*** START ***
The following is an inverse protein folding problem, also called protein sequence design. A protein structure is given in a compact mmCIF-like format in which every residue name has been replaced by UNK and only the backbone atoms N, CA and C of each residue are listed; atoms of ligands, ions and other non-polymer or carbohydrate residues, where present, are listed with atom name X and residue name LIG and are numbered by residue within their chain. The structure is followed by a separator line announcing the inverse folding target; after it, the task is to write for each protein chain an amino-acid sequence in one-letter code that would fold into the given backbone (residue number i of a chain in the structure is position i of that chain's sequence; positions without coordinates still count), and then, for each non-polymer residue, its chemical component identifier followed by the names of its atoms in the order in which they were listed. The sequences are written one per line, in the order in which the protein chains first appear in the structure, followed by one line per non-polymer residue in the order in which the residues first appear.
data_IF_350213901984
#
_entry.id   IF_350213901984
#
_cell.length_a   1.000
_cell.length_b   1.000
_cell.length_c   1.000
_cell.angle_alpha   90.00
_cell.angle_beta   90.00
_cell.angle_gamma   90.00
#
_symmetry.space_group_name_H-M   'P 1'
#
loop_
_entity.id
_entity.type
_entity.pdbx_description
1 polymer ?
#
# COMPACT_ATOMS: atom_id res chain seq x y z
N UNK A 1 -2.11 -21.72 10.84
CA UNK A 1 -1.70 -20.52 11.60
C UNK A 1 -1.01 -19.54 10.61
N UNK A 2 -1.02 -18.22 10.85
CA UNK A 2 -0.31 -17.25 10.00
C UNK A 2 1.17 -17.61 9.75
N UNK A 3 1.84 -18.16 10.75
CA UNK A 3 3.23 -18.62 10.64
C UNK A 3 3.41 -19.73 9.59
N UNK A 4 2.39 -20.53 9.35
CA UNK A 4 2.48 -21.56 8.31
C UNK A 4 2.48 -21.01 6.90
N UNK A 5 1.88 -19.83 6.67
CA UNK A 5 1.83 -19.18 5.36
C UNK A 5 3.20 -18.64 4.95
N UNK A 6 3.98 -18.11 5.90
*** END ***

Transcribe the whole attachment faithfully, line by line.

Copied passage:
The following is an inverse protein folding problem, also called protein sequence design. A protein structure is given in a compact mmCIF-like format in which every residue name has been replaced by UNK and only the backbone atoms N, CA and C of each residue are listed; atoms of ligands, ions and other non-polymer or carbohydrate residues, where present, are listed with atom name X and residue name LIG and are numbered by residue within their chain. The structure is followed by a separator line announcing the inverse folding target; after it, the task is to write for each protein chain an amino-acid sequence in one-letter code that would fold into the given backbone (residue number i of a chain in the structure is position i of that chain's sequence; positions without coordinates still count), and then, for each non-polymer residue, its chemical component identifier followed by the names of its atoms in the order in which they were listed. The sequences are written one per line, in the order in which the protein chains first appear in the structure, followed by one line per non-polymer residue in the order in which the residues first appear.
data_IF_350213901984
#
_entry.id   IF_350213901984
#
_cell.length_a   1.000
_cell.length_b   1.000
_cell.length_c   1.000
_cell.angle_alpha   90.00
_cell.angle_beta   90.00
_cell.angle_gamma   90.00
#
_symmetry.space_group_name_H-M   'P 1'
#
loop_
_entity.id
_entity.type
_entity.pdbx_description
1 polymer ?
#
# COMPACT_ATOMS: atom_id res chain seq x y z
N UNK A 1 -2.11 -21.72 10.84
CA UNK A 1 -1.70 -20.52 11.60
C UNK A 1 -1.01 -19.54 10.61
N UNK A 2 -1.02 -18.22 10.85
CA UNK A 2 -0.31 -17.25 10.00
C UNK A 2 1.17 -17.61 9.75
N UNK A 3 1.84 -18.16 10.75
CA UNK A 3 3.23 -18.62 10.64
C UNK A 3 3.41 -19.73 9.59
N UNK A 4 2.39 -20.53 9.35
CA UNK A 4 2.48 -21.56 8.31
C UNK A 4 2.48 -21.01 6.90
N UNK A 5 1.88 -19.83 6.67
CA UNK A 5 1.83 -19.18 5.36
C UNK A 5 3.20 -18.64 4.95
N UNK A 6 3.98 -18.11 5.90